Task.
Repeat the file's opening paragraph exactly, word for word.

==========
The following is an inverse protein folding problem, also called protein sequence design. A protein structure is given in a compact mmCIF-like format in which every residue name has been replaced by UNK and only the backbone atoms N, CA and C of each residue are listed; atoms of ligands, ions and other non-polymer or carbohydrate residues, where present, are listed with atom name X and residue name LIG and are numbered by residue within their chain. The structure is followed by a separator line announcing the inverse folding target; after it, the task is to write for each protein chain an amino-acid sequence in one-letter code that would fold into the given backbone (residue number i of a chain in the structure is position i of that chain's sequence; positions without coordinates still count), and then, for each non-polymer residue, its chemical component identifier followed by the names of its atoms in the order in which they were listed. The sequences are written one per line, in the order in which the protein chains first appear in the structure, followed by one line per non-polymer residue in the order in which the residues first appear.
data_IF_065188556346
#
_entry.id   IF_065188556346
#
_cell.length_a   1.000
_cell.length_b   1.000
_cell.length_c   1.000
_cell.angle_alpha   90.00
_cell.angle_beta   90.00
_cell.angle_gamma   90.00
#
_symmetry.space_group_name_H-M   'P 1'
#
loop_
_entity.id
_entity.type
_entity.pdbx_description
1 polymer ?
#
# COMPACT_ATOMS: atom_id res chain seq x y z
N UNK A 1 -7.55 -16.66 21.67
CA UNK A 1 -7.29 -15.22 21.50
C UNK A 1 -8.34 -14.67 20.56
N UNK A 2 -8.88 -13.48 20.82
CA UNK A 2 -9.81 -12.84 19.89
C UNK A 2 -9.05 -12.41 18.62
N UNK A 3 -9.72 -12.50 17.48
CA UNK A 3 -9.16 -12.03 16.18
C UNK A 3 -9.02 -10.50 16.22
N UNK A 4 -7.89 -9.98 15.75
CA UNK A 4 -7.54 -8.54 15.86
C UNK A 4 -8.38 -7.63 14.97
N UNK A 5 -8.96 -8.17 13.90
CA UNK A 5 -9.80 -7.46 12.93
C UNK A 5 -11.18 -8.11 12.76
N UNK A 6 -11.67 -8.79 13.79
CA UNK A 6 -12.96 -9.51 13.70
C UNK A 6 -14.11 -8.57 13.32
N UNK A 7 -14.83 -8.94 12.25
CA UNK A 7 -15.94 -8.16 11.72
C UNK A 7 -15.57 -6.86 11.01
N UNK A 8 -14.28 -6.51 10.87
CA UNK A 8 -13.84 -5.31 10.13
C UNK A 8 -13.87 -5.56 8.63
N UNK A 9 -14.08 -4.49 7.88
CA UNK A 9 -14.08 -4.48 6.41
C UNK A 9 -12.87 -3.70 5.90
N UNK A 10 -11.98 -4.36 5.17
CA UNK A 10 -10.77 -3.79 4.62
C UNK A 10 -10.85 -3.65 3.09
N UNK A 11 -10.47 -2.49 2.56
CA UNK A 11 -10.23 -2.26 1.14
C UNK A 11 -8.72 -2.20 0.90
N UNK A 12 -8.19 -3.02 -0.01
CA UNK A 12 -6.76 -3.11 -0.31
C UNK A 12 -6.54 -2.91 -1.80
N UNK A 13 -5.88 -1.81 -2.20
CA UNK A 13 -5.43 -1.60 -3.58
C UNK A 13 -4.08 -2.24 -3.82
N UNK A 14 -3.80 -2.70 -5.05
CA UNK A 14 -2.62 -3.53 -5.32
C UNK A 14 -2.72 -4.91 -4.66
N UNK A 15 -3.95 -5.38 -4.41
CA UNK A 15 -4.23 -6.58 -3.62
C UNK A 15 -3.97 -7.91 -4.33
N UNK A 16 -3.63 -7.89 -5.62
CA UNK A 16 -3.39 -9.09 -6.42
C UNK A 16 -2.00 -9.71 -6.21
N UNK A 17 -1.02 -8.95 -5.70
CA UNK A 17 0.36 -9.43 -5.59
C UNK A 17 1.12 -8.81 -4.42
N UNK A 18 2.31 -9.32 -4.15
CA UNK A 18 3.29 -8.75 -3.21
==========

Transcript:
The following is an inverse protein folding problem, also called protein sequence design. A protein structure is given in a compact mmCIF-like format in which every residue name has been replaced by UNK and only the backbone atoms N, CA and C of each residue are listed; atoms of ligands, ions and other non-polymer or carbohydrate residues, where present, are listed with atom name X and residue name LIG and are numbered by residue within their chain. The structure is followed by a separator line announcing the inverse folding target; after it, the task is to write for each protein chain an amino-acid sequence in one-letter code that would fold into the given backbone (residue number i of a chain in the structure is position i of that chain's sequence; positions without coordinates still count), and then, for each non-polymer residue, its chemical component identifier followed by the names of its atoms in the order in which they were listed. The sequences are written one per line, in the order in which the protein chains first appear in the structure, followed by one line per non-polymer residue in the order in which the residues first appear.